5pm west coast time, but at the moment I am somewhere over the Atlantic ocean with Iceland to the north. Who knows what time it is, doesn’t it all become irrevelant when you are flying at 629 miles per hour, at 37000 feet and the outside temperature is -58 degrees?? Funny.

Travel. Great word. Brings to mind all sorts of things like adventurous journeys to amazing places I have never been. Brings to mind journeys in the MoHo, stories I hear about Mo’s travels to so many places in the world, travel. What I always want to do. Road trips. Far places. Exotic countries. One thing, however, is that you do have to get there. Which usually means flying. Travel equals flying. For many very long hours in very small spaces with a whole lot of people.

I used to love to fly. Flying was once a great thrill to me, but after a lot of years of traveling for my government job it has become a bit less dramatic to get in a big metal cylinder and zoom up to 37 thousand feet or so. I have always loved the window seats, I guess it’s the map maker in me, I love to watch the landscapes, the patterns, see how the soil patterns show up on the ground beneath me, identify the peaks and ranges and rivers. It’s a bit sad that I am beginning to think that yeah, maybe an aisle seat isn’t so bad after all. How many times can you fly over the US, trying to see through the pervasive high level pollution and still be thrilled by what is below. Well, maybe a few more times, but I still won’t let myself be completely disappointed by the aisle seats.

We left Jamestown yesterday afternoon for the 3 hour drive to san Francisco, this time staying at the Travelodge in SSF for their great park and fly special. The room wasn’t bad at all, a place to sleep and bathe and get ready for the next day. Dinner at the Hungry Hunter, good food, good wine, and to sleep by 8 for the 3am alarm call. Shuttle at 4. Plenty of time. OK where are we going? Carefully reading our itinerary, we see “international” terminal 3. Mo thinks maybe it should be domestic since we are going to Chicago first, but we rethink perhaps our luggage needs to depart in some sort of international way. Shuttle drops us off, through those doors, he says, and in we go to the emptiest airport I have ever experienced. One tired maintenance worker pushing a cart around, an asian man sleeping on the chairs, and row after row of empty counters. United Airlines international check-in, not a soul. Counters say they open at 7am. Our plane leaves a 6. Hmmm. Must be some kind of mistake, we think, both of us seriously uncomfortable but not sure what else to do. Finally someone says, the counters are supposed to open at 5, and then I spied a pilot and cornered him. In very, very patient, very condescending tones, he asks me, “so what city do you think you are in right now? What city are you going to? You need to go to the domestic counters.” “But our papers say international” I say, trying to stay calm. He says, you are getting a bit late for your baggage, go down those stairs, down to the next terminal, and find the domestic counter.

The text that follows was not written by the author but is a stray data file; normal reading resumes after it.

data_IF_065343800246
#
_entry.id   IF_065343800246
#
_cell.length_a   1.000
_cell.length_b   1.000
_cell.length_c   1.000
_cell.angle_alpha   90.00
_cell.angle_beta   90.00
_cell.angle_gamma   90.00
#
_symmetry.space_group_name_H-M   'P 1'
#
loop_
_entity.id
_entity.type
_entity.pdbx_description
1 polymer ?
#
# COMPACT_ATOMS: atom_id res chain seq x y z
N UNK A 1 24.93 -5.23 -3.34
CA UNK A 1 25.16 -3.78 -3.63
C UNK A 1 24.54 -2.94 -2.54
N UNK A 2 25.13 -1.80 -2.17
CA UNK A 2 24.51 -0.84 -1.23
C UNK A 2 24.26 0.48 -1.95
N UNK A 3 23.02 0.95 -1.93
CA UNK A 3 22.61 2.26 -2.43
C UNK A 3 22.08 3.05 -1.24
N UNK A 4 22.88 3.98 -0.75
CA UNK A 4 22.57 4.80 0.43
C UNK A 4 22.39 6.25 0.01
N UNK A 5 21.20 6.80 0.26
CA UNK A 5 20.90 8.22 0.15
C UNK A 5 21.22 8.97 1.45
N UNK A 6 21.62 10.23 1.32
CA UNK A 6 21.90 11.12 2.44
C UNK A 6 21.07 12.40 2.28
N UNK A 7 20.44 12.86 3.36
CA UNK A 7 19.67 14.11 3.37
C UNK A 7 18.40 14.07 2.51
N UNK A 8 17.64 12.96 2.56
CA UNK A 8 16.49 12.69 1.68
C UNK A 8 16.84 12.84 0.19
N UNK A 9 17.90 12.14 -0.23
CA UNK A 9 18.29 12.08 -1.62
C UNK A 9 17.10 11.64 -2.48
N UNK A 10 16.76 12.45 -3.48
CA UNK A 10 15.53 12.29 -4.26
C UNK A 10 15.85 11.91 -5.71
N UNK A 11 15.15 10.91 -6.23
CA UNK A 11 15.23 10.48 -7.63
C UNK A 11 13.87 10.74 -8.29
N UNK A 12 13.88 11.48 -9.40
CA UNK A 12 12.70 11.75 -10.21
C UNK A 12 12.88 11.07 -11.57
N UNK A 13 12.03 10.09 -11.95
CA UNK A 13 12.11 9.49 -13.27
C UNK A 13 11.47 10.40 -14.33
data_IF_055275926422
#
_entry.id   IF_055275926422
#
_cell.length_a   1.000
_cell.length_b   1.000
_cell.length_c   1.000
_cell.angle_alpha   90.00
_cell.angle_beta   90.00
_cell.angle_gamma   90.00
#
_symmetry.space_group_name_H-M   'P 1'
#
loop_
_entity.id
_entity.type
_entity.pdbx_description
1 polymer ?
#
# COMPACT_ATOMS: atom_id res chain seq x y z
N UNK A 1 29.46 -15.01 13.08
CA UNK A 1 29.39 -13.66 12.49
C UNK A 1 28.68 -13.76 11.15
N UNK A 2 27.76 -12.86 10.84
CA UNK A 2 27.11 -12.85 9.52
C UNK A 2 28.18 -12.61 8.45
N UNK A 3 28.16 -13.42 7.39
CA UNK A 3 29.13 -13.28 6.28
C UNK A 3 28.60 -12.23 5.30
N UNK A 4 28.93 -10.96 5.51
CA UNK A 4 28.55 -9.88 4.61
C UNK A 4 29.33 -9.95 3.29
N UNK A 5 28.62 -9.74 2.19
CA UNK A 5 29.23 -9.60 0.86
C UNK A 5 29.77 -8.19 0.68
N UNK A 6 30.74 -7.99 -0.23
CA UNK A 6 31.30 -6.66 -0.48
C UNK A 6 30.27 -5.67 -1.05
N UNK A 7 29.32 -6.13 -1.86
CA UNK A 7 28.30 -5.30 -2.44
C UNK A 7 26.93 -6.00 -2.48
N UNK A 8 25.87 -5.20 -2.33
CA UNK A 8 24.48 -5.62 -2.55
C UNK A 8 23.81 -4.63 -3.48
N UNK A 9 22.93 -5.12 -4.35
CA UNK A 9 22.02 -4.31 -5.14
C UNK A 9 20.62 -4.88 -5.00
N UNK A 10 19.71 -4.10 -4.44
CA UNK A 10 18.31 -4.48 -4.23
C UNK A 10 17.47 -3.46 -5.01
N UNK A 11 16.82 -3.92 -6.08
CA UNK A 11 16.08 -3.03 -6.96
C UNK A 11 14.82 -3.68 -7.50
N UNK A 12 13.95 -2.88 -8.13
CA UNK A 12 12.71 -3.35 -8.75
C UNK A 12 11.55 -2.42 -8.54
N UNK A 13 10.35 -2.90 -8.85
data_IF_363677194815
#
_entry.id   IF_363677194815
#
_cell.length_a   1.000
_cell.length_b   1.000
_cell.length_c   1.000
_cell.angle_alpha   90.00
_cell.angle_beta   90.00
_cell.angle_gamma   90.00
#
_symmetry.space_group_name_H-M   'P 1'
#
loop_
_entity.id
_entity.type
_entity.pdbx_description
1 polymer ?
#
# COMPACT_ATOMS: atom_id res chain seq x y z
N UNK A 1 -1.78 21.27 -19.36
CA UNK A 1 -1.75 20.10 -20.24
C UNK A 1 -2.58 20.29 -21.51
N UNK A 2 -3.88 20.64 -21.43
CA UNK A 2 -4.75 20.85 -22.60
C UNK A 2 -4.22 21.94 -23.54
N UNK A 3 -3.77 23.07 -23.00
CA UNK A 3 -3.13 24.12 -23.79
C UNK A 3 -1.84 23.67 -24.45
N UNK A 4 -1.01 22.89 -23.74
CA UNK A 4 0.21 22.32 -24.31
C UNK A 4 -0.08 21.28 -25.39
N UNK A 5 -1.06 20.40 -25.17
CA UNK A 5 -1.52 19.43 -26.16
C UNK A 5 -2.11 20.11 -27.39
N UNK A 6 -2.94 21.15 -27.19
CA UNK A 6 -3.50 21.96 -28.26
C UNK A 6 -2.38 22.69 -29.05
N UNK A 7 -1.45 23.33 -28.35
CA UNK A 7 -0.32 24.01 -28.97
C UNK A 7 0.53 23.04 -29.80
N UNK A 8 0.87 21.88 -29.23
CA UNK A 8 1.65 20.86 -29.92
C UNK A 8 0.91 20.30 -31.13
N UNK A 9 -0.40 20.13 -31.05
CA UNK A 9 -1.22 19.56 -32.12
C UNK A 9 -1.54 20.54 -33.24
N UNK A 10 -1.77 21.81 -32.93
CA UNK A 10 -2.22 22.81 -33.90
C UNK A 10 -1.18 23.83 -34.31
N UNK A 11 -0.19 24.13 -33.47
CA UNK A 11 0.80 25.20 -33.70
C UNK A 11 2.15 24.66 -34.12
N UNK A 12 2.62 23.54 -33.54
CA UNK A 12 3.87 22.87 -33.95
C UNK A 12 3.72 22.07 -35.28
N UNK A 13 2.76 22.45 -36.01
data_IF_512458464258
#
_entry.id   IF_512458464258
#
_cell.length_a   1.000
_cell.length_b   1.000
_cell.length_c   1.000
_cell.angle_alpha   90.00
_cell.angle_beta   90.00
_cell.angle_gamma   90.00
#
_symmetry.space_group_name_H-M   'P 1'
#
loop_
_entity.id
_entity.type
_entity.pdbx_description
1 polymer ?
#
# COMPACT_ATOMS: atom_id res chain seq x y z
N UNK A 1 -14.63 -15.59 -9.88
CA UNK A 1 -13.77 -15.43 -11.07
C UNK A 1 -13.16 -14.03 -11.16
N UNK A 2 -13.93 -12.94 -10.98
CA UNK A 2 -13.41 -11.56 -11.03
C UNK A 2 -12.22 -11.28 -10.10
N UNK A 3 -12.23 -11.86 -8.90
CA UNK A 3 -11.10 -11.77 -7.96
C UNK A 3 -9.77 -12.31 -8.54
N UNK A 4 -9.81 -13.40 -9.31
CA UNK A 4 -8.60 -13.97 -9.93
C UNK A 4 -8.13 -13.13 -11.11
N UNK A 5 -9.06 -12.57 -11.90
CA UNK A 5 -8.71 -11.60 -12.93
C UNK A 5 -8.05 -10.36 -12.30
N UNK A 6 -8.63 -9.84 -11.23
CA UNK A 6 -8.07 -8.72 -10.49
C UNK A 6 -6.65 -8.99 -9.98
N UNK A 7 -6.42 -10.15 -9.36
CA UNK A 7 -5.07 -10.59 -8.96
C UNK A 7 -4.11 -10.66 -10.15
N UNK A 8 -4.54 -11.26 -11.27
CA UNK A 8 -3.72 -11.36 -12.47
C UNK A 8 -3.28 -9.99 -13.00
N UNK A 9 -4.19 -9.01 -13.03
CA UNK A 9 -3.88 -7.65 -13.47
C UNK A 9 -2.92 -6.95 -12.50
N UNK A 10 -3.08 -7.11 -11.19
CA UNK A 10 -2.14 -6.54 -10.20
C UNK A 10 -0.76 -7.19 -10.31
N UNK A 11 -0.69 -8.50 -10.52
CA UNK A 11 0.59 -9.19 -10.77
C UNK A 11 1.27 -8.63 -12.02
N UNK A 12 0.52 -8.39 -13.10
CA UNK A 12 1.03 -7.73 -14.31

Off we go, feeling a bit panicky, and a bit frustrated, and after a bit of time, we manage to find the domestic counter, with lines, and helpful people who don’t understand why we are late. We try to check our luggage, and then trying to make sure that it is checked through to Istanbul, the airline person, says, no, it’s just going to franfurt. What?? Panic getting a bit stronger now. She says, “follow me here, we will get this done for you.” Counter person, with a hmph, says you are running a bit late here for the baggage cutoff. Do you have one or two pieces. Just one. Wait Mo has one, is that me with one or me with two? Moana? Oops, I left my ticket back on that last counter. OK we are running now, trying to find the gate and get through the security lines. Sure enough, someone very slow in front of us, someone very large with a lot of stuff and a leg in a brace, he says go in front of me, so Mo goes ahead. Oops, can’t carry your passport folder through the machine, quick drop it in the bin. Whew. Through the xrays. Uhoh. Where is Mo’s passport??? It’s fallen out of the bin and is now caught in the rollers. Hmmm. Where? The rollers???!!! The security person lifts off the rollers, retrieves the passport, Mo tries to get her shoes on, Sue tries to get on shoes while picking up the laptop, and omigosh, where IS that gate anyway. Now we are running, almost running through the airport, looking like all those people I see running through airports and think hmmm, how could they not have planned more carefully. We find the gate. Coffee? Breakfast? Not today. The plane is loaded. We are flushed and rushed and yes, we are on the plane. Whew! What a way to start a trip.

After that very wild start, we had a lovely flight, smooth and on time. Amazing. It was a great time of day to be leaving SF with enough light to see everything but enough darkness for the lights to be twinkling. The bridges were lovely, the pink morning light illuminated everything like magic. In spite of the fact that my hair and clothes were drenched from the run, it was beautiful.